Some people spend time thinking about how to win a big race. Some dream bigger. They think about how to deliver a bright future for the Thoroughbred breed.

The Breeders’ Cup cancelled its ban of race-day drugs and some liked the decision, thinking it might help them win a race. Others felt betrayed and one man resigned. That man, Oliver Tait, works for Darley, the racing operation of Sheikh Mohammed bin Rashid Al Maktoum.

Sheikh Mohammed dreams big. A part of his dream is playing out this month in Dubai on a scale only a country ruler can implement. But his role in educating newcomers and supporting Thoroughbred needs around the world is well known and respected.

Mr. Tait said he resigned because Sheikh Mohammed wants the sport to be enjoyed and admired by a new generation of participants and enthusiasts. He noted other sports have distanced themselves from drugs.

The Breeders’ Cup attempt to go drug-free was not going to change U.S. racing. It would be like the NFL saying the Super Bowl will be drug-free, but not the games during the season and the playoffs.

Is the drug image here a barrier for current and future generations, or is it just one symptom of the real problem in U.S. racing?

The real problem is the lack of a talent-based structure, where like-minded stakeholders who own the talent control a top portion of the sport.

There are few stakeholders like Sheikh Mohammed. He has more skin in the game than anyone. In U.S. racing, Frank Stronach probably has the most integrated investment. Then around the world come major players like John Magnier, the Aga Khan, Terry Yoshida, and Khalid Abdullah.

These individuals and more share a vested interest in seeing racing enjoyed and admired by a new generation of participants and enthusiasts. They agree to the restrictions necessary for the sport to have credibility.

Sheikh Mohammed can do well in Europe, Dubai, Australia and Japan without U.S. racing and breeding. But his dream for the future includes the world’s largest market, just like every worldwide enterprise has a U.S. strategy.

So, what are these leading stakeholders in an international sport to do with a country that is not only damaging the image of their game, but might also be hurting the future of the breed?

It is easy to do nothing. It wasn’t easy for Sheikh Mohammed to build Meydan in Dubai, or for the Aga Khan to save Chantilly. These are not casual stakeholders. But I doubt they have ever considered U.S. racing a problem they could help solve.

U.S. racing has now exhausted the strategies available under the current track-based structure. Every organization has tried and none can overcome it. Not the Jockey Club, not TOBA, not RCI, and finally not the Breeders’ Cup. It is not just drug policy, every aspect of the game will benefit from the introduction of a new, talent-based structure.

The same U.S. laws that prohibit control of all Thoroughbred racing also allow like-minded stakeholders to join together and form a racing program within the sport. That’s how Major League Baseball, the NFL, and the NBA are able to take restrictive actions to benefit their brand, because their brand is the public face that advances the entire sport.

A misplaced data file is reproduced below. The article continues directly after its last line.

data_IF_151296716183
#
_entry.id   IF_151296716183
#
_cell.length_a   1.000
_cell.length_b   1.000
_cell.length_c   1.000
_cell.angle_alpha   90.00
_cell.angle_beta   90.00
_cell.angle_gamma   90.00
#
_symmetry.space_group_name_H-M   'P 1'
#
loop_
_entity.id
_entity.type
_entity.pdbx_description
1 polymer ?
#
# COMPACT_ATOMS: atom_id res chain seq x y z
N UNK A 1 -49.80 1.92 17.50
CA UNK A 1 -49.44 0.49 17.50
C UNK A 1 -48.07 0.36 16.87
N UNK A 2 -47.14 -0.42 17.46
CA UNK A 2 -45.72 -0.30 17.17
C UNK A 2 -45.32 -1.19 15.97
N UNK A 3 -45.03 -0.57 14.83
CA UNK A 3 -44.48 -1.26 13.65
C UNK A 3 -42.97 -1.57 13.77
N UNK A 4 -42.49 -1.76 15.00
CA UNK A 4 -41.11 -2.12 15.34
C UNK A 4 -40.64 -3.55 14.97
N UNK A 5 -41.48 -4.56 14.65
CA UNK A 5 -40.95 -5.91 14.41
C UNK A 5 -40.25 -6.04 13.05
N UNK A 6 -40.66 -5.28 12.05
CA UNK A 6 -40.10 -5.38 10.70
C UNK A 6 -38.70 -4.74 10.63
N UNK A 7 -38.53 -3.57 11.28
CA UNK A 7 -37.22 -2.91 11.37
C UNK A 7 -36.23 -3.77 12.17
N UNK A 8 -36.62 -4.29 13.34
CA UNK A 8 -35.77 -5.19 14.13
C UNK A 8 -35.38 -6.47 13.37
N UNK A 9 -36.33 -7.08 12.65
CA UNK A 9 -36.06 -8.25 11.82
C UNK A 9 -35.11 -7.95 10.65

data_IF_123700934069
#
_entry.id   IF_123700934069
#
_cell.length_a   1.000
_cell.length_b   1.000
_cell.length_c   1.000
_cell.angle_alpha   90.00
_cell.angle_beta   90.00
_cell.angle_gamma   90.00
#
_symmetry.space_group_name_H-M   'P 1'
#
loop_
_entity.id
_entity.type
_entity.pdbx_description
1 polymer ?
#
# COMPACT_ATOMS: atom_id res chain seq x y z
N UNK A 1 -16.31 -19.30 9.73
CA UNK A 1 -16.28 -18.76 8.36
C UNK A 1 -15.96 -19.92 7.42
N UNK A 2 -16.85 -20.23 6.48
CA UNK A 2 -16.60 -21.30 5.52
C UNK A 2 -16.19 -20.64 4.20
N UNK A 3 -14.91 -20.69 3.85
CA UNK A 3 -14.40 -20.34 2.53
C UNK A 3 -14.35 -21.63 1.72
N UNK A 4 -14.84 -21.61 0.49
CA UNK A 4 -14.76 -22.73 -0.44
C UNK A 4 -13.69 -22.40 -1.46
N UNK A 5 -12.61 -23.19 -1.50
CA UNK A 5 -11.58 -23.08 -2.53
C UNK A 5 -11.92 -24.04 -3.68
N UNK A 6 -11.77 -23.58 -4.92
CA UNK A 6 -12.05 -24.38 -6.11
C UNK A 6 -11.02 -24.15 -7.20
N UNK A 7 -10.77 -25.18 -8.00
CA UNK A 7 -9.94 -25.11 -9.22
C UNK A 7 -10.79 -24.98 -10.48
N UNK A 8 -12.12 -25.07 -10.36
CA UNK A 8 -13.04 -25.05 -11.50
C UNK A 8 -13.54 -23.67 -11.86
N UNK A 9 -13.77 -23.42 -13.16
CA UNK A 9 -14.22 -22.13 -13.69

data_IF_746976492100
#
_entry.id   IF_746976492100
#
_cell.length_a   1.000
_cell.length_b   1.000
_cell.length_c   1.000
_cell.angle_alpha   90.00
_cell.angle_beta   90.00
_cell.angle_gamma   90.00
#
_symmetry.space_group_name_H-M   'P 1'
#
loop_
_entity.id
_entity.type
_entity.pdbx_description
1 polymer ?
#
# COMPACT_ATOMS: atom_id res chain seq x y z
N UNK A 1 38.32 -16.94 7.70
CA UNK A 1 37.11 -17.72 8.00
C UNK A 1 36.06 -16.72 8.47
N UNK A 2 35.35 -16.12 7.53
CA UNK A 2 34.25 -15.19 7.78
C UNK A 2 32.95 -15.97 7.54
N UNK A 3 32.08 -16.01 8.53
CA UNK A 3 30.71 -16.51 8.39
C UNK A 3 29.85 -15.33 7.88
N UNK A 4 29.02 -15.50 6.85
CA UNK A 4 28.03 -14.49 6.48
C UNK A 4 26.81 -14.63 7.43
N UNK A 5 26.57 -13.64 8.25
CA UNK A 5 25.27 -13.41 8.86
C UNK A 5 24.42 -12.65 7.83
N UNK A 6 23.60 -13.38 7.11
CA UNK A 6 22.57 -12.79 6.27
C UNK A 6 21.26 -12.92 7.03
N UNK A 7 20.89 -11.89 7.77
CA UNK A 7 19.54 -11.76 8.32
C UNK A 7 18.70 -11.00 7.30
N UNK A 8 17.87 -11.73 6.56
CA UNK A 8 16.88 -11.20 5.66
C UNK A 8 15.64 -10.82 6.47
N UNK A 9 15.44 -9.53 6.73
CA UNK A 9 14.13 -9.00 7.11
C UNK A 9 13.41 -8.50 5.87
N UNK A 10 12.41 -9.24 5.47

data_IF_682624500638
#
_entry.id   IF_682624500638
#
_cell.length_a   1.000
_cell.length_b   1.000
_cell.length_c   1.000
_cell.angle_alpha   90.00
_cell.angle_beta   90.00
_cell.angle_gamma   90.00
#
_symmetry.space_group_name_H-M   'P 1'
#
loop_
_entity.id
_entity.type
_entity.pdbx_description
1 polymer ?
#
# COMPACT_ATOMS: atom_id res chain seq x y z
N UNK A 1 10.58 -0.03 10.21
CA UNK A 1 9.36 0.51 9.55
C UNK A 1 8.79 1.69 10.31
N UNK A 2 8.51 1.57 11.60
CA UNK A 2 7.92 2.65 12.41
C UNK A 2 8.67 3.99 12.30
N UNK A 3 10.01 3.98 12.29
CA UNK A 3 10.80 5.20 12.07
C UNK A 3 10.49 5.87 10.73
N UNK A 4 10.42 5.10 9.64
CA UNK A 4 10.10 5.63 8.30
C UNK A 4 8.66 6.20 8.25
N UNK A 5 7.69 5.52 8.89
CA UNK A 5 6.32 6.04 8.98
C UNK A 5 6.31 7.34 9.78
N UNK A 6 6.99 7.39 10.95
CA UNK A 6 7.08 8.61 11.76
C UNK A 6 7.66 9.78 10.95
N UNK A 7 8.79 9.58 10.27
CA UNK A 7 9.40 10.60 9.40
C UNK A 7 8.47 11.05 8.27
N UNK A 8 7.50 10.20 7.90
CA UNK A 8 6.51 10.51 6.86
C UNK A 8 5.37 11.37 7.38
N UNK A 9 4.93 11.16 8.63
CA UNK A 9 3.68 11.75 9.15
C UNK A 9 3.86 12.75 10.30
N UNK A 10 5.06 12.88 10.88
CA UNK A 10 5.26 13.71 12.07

Sport has one indispensable element—talent. It is movable and it is the legal basis for all sports contracts. It doesn’t matter where the talent comes from, the entity that organizes, packages and presents the talent can change and grow the image of a sport quickly.

Ironically, the one country damaging the international sport is also the only country where racehorse owners can introduce their own racing program. A new brand can become a beacon that shines a refreshing light on the sport and assures common international rules to benefit the Thoroughbred breed. The infrastructure is in place and ready to partner with talent-based stakeholders committed for the long run.

How is a talent-based structure different from the current track-based structure? Facility owners do not make rules in any successful sport. They do not determine how to package, present, and promote the sport. The best example for racing is the PGA Tour, where the talent agrees to rules, contracts with the golf course owners, then packages, presents and promotes their brand of golf. It works.

Every sport has had to wait until strong individuals joined together and defined a talent-based structure for the highest level of each sport. That is the segment within each sport the public enjoys and admires.

Perhaps less than 200 individuals worldwide have the means and ability to put aside rivalries and join together for the future of the breed. Right now, the country with the most problems, the most need and the most potential to elevate racing internationally is the U.S.

Each country, except the U.S., has a structure to protect racing within its own borders, but as our problems here illuminate, we are missing an overall authority to protect the Thoroughbred breed across borders. Who has the worldwide plan for the Thoroughbred breed? There is no international Jockey Club, just individual countries.

There is a body called the International Federation of Horseracing Authorities (IFHA), which helps harmonize racing rules to allow owners to cross borders. It does a fine job, but it is not a modern sport structure.

Even with IFHA agreements on rules, each country is an island. The mix of Jockey Clubs and government agencies provide the public face of racing and breeding. However, in each country strong individuals are the backbone and real power.

No matter how powerful, racehorse owners worldwide move to the whims of those who control racing events in each country. Some owners leverage these event organizers, but in no country do the racehorse owners call the shots in the same way the talent in other sports protect, monetize, and expand their brand.

It is time for racehorse owners, both domestic and international, to step into direct involvement in order to protect and develop the sport and the breed. That is the void in our international game.

I won’t suggest now how a new structure be formed or how it would operate as a business. I hope this piece encourages serious rivals to see the opportunity and need to join together for the breed.

There is every reason to believe that in the world’s best market, a new brand of racing can be established quickly and communicate its benefits as fast as possible.

Copyright © 2013 Fred A. Pope

Mr. Pope can be reached at